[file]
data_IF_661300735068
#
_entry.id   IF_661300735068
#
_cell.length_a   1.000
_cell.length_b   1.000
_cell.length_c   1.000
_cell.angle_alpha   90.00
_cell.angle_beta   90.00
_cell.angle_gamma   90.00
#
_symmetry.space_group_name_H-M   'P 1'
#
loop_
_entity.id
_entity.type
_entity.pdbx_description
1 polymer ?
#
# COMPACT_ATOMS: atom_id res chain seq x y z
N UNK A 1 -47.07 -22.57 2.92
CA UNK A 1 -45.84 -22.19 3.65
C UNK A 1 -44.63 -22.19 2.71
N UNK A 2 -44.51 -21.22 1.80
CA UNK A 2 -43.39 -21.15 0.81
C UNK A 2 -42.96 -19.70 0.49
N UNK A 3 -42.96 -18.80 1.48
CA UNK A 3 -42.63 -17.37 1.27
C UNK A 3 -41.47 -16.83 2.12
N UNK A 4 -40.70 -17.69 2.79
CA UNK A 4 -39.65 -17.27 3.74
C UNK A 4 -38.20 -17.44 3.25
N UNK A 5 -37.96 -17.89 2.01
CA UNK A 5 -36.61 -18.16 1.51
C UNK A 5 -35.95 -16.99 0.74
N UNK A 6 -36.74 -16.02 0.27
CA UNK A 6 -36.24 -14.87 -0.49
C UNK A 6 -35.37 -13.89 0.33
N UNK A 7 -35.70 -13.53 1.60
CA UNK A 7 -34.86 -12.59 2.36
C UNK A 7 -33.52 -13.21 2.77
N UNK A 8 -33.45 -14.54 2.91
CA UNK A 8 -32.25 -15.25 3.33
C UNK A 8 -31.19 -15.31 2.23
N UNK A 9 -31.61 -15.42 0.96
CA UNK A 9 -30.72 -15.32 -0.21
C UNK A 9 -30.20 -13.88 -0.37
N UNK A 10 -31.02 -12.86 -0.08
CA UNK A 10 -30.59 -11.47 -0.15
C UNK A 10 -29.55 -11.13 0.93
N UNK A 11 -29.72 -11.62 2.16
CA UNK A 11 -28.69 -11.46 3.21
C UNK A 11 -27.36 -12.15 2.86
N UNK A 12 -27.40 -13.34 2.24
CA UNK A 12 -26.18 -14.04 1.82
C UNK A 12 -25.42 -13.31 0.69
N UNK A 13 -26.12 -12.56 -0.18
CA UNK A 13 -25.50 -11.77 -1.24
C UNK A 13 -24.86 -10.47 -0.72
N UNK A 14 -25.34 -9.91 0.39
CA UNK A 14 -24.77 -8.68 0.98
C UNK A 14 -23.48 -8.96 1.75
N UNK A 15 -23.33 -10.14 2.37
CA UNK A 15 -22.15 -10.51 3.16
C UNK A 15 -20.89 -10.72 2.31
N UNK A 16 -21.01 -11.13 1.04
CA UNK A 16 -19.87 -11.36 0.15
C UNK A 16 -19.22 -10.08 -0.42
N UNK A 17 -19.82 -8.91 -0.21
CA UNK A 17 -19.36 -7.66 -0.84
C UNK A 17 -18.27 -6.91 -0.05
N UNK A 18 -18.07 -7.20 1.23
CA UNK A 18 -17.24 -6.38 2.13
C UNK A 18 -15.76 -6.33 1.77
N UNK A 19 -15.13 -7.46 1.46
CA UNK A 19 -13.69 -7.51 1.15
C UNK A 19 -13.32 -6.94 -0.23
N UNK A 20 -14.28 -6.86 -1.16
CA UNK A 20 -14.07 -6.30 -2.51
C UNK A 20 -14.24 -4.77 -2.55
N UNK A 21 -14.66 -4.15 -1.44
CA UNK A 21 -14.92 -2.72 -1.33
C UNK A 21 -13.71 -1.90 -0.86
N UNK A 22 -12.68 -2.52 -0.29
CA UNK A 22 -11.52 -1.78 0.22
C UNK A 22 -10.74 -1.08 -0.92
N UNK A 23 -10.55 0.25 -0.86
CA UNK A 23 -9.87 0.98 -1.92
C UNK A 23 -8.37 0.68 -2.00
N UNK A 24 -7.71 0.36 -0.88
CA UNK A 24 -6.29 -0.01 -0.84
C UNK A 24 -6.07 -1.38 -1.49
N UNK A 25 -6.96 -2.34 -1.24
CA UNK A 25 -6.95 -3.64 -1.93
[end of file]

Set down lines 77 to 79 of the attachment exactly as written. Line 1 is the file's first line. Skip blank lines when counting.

C UNK A 19 -13.32 -6.94 -0.23
N UNK A 20 -14.28 -6.86 -1.16
CA UNK A 20 -14.07 -6.30 -2.51